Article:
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Get to know: John Rectenwald ’68, supporting efforts to improve vision in West Africa
John Rectenwald ’68 knows process.
After earning a bachelor’s degree in Architecture, he spent five years in the Navy, became a decorated Vietnam War vet and was a member of the White House military staff where he ran the operations at Camp David. He returned to Michigan and worked for years with Detroit-based Smith Group, one of the longest continually operating architecture and engineering firms in the United States.
He also ran his own design-build and project management firms, introducing infrastructure technologies and managing low-cost housing, wastewater treatment, water conservation and other technology transfer projects in the United States and developing countries, primarily in West Africa.
“Success came from managing the process and not the people,” he said. “My job was to make others successful.”
It’s a skillset he has employed in a fight against preventable blindness he saw as epidemic in Africa.
Having spent nearly a year in various West African countries providing technologies, technology transfer and management services for local projects, Rectenwald was struck by the strong link between preventable disease and poverty. He decided that instead of focusing on infrastructure projects to boost the local economy, he should find ways to better use existing labor. He focused on eliminating a contributor to the cycle of poverty in a way that would also benefit the people living there.
In developing areas of Africa, blindness becomes an economic burden that feeds the cycle of poverty. There is little opportunity for work for those with impaired sight and other family members are removed from school or the work force because they are needed to provide care.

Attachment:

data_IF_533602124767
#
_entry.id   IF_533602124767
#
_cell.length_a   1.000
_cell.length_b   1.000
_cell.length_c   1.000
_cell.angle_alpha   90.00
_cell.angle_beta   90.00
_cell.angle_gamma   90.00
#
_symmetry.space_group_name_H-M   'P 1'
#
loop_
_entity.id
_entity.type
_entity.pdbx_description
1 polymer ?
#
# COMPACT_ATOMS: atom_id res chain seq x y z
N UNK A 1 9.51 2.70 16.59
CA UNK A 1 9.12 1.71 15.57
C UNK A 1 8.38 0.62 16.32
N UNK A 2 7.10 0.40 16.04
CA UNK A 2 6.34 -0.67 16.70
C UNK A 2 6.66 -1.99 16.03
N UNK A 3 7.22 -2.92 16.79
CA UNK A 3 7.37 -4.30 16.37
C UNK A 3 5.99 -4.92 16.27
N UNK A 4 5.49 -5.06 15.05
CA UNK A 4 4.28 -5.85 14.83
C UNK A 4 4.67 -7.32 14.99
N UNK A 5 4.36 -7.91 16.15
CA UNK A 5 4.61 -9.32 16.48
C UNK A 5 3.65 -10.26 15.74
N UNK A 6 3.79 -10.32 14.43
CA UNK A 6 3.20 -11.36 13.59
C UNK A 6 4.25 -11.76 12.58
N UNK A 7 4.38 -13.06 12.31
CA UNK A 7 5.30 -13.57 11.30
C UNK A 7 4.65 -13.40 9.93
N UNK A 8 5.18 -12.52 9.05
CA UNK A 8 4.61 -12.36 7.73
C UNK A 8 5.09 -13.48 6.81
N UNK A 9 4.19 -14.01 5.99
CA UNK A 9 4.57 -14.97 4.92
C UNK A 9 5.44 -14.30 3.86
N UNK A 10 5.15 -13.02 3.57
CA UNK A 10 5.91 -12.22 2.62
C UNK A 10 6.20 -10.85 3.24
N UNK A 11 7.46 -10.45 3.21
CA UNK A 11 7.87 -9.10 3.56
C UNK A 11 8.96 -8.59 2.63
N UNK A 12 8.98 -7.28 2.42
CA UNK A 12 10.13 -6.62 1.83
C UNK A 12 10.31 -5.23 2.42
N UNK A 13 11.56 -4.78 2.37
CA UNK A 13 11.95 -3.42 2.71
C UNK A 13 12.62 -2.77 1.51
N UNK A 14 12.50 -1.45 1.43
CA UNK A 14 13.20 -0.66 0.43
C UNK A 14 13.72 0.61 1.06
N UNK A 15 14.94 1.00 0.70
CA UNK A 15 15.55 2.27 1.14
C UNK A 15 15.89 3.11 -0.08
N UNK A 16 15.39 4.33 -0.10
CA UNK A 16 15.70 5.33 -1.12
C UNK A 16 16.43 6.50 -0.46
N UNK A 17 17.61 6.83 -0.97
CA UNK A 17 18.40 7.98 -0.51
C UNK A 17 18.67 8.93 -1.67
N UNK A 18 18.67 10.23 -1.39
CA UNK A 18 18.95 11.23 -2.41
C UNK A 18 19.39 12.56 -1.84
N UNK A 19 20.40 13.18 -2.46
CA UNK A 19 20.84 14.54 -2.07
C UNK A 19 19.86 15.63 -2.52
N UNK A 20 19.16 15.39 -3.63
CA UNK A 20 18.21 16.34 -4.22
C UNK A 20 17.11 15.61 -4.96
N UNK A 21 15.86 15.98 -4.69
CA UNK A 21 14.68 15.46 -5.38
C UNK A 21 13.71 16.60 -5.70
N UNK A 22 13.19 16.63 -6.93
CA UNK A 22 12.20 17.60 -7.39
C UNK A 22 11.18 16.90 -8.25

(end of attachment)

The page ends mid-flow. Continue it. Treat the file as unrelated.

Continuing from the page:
Rectenwald decided to tackle trachoma, a highly contagious eye infection and the leading cause of preventable blindness in the world. He felt that rather than taking on the costly tasks of curing or preventing the disease, his goal should be the elimination of trachoma’s symptoms, effectively interrupting its progression to blindness.
“My job was to figure out how to do it and empower Africans to treat Africans,” he said. “I couldn’t be successful until they created their own success.”
His concept was to address the issue from the ground up.
“Typical top-down interventions by international organizations that fund large operations aren’t sustainable. For the most part, they provide temporary relief and are only available on a schedule determined by others,” Rectenwald said. “I viewed the issue as a logistics one — leverage existing African research or other treatment networks by adding an effective trachoma intervention, using a system the people can control and afford. Effectively, we created a distribution operation that functions on demand and only for their benefit. It sounds crazy, but I modeled it after the most effective pull-distribution system I could think of – the illicit drug trade.”
About five years ago, a friend told Rectenwald “the biggest sin in the world is that we don’t use the skills and opportunities we’ve been given to do what we’re here to do.”
For years, he had been thinking about repurposing the medical treatments he had received for various infections and diseases he had brought back from Africa. So, working with a trusted group of university-based African Ph.D. biochemists, pharmacologists, parasitologists and doctors, he helped them test various interventions against trachoma.
Using one off-label immune system stimulant Rectenwald supplied, the group established a pilot program to test 250 people. It was so successful that they created a sustainable trachoma intervention operation. To date, over 13,000 children and adults have had all trachoma symptoms eliminated, independent of the stage of the disease, at a 100% rate of success.
In the nonprofit’s website, www.sustainablesight.org, he puts it like this: “To sustainably alleviate trachoma’s burden, Africans must weigh treatment alternatives, make their own choices and implement their own methods. Africans must treat themselves.” He added: “Success began the day I gave everything to them and got out of their away.”
Sustainable treatment operations are based on the trachoma sufferer’s ability to pay, which doesn’t produce excess funding to accommodate growth. The Africans are prepared and anxious to expand their trachoma treatment to other areas of the country where the disease is endemic.
Rectenwald’s next task is to find donors to fund the nonprofit’s growth to reach the tens of thousands of trachoma sufferers they are prepared to treat in this way. They then become part of the process.